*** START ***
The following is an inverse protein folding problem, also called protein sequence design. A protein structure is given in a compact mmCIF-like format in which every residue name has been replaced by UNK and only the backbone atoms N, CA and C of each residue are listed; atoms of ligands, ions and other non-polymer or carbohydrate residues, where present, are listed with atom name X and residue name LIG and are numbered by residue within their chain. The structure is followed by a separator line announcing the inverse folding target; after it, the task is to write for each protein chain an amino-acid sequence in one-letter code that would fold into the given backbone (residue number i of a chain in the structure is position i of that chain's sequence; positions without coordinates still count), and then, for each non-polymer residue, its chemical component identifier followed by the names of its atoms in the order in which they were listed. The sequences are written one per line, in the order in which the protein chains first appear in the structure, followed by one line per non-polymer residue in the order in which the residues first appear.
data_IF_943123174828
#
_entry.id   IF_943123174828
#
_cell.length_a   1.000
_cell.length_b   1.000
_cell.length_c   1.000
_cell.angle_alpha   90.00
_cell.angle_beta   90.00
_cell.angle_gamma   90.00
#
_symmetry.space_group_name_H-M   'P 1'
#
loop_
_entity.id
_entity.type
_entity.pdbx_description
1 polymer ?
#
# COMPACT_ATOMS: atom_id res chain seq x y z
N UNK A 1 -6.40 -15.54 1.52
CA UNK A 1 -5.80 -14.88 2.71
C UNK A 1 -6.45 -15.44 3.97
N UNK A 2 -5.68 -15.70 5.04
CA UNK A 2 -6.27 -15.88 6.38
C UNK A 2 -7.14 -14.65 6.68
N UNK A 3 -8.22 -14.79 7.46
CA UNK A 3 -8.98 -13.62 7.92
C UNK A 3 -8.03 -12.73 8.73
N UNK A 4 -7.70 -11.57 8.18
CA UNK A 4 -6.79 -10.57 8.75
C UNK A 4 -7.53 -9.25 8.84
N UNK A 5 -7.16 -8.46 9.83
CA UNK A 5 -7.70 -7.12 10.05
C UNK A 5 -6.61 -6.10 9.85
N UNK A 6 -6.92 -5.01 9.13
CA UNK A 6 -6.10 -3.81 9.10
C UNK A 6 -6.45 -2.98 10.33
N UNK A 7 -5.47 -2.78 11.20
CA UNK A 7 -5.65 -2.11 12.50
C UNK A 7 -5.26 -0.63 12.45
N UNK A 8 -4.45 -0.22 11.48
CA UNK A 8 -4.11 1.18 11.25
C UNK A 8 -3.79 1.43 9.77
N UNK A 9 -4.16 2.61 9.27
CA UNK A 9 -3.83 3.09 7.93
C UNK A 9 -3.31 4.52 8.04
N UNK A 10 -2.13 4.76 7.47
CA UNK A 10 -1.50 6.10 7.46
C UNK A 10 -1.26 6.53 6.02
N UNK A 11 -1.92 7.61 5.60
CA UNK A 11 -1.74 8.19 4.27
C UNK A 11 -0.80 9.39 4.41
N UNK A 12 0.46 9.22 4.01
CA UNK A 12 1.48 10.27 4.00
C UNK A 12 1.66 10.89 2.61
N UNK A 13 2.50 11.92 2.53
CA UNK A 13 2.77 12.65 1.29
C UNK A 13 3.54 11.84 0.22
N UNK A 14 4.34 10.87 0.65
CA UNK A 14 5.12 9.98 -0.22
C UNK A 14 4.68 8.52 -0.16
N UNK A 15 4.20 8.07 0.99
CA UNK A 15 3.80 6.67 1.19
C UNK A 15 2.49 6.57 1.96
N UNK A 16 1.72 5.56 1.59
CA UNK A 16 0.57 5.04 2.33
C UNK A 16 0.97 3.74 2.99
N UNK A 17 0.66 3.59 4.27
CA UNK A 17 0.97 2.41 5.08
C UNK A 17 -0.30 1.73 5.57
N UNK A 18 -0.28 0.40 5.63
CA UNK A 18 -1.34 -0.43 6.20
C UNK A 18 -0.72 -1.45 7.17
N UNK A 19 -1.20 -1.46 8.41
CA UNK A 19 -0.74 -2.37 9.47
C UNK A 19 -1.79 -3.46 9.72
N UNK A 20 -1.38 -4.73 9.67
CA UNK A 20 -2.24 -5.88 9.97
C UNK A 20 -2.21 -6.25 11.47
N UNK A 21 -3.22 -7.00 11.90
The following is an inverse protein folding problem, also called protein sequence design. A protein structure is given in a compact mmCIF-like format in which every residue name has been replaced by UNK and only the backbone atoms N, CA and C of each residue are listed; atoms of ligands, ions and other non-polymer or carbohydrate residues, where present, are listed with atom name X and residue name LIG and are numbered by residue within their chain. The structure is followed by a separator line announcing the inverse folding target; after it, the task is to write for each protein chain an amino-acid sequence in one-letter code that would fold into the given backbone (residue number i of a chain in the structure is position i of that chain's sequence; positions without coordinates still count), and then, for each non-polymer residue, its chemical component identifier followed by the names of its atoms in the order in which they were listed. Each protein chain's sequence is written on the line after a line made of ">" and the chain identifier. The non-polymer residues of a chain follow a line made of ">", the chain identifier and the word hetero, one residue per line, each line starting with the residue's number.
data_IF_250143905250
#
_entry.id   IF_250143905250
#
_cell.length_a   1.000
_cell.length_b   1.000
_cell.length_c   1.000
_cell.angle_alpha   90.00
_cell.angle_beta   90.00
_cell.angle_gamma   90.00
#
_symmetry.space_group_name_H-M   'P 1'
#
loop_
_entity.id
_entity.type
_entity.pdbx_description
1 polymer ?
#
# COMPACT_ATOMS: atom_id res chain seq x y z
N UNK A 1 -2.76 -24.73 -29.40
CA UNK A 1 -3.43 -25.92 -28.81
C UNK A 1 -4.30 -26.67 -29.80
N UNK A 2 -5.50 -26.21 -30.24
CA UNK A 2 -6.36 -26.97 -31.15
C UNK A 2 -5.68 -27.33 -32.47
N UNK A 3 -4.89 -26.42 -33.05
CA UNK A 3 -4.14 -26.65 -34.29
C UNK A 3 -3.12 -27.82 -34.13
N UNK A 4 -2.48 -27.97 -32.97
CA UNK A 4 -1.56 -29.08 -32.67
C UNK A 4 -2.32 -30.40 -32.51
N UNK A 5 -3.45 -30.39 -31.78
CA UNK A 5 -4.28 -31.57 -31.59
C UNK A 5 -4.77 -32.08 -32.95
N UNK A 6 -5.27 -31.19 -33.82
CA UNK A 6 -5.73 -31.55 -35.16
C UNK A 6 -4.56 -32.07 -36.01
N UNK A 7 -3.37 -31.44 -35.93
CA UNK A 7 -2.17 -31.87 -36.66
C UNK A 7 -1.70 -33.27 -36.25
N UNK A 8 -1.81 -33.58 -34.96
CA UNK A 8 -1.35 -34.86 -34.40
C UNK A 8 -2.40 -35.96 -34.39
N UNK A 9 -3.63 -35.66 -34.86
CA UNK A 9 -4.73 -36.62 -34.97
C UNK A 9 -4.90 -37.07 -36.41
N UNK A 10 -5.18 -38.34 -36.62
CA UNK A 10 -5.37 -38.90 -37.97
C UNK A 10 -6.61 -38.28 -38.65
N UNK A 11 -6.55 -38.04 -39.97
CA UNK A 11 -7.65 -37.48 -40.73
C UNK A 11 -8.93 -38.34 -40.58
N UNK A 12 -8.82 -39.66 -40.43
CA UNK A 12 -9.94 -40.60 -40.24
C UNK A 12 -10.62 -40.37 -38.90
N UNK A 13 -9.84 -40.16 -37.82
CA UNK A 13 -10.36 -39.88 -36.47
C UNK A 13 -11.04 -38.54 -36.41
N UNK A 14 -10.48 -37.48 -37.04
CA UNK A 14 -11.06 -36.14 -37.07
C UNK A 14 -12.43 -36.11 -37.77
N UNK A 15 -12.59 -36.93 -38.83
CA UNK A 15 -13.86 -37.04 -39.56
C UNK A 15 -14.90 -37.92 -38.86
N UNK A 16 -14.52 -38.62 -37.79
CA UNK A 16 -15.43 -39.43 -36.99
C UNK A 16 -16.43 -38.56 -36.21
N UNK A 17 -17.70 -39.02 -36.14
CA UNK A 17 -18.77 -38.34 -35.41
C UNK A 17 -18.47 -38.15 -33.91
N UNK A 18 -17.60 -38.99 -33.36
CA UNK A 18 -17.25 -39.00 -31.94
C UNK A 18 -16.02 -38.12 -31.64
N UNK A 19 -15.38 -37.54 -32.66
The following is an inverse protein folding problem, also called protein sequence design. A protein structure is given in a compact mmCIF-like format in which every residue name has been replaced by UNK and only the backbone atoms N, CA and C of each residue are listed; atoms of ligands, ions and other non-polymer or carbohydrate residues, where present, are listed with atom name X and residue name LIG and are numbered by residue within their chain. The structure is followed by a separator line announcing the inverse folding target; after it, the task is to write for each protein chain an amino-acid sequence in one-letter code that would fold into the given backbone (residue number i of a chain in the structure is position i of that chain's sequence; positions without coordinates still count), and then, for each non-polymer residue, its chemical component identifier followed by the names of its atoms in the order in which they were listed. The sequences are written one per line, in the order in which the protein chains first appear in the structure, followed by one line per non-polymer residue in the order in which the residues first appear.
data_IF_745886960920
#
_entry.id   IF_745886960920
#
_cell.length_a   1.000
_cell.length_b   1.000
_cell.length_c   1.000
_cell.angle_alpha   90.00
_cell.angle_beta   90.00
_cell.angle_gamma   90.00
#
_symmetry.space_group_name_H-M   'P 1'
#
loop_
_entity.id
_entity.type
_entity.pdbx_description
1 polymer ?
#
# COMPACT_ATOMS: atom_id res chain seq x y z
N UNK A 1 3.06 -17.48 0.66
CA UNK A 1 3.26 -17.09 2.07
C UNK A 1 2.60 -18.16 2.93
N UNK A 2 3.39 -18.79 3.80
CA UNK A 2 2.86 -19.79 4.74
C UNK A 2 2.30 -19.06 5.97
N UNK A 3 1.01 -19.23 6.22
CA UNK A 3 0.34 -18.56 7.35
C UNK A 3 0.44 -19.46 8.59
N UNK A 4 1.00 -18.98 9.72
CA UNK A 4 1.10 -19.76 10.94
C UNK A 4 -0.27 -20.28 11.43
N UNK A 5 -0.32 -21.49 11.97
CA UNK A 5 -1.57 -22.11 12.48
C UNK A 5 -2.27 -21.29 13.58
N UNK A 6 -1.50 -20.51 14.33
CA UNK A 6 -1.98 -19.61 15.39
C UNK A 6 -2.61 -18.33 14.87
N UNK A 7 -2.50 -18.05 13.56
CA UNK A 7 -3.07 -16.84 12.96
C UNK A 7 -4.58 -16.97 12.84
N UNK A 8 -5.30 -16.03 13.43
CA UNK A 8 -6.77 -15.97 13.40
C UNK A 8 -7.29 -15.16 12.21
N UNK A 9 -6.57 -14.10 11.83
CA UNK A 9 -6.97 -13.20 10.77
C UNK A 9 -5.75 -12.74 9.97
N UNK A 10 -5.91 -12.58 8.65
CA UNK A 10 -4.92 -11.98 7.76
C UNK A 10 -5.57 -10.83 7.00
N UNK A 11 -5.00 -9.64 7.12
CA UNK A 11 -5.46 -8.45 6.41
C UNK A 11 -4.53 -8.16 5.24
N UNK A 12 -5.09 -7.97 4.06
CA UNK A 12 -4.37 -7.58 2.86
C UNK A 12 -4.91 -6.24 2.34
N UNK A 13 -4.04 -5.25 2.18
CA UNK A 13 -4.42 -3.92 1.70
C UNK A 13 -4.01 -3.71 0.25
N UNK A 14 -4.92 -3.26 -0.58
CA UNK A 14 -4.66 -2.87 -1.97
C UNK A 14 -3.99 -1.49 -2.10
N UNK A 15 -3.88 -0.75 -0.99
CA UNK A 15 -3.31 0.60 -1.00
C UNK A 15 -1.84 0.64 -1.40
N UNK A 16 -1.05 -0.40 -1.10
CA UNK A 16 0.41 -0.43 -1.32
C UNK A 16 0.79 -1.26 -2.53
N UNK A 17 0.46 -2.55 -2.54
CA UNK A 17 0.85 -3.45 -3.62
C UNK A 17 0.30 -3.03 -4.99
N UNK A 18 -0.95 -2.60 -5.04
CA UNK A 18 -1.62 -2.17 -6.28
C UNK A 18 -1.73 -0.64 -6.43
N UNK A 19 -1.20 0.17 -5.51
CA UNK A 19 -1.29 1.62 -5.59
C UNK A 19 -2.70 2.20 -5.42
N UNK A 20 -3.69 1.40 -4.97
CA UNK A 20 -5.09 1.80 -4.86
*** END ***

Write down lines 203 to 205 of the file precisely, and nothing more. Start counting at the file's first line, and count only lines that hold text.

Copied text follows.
C UNK A 8 -7.29 -15.16 12.21
N UNK A 9 -6.57 -14.10 11.83
CA UNK A 9 -6.97 -13.20 10.77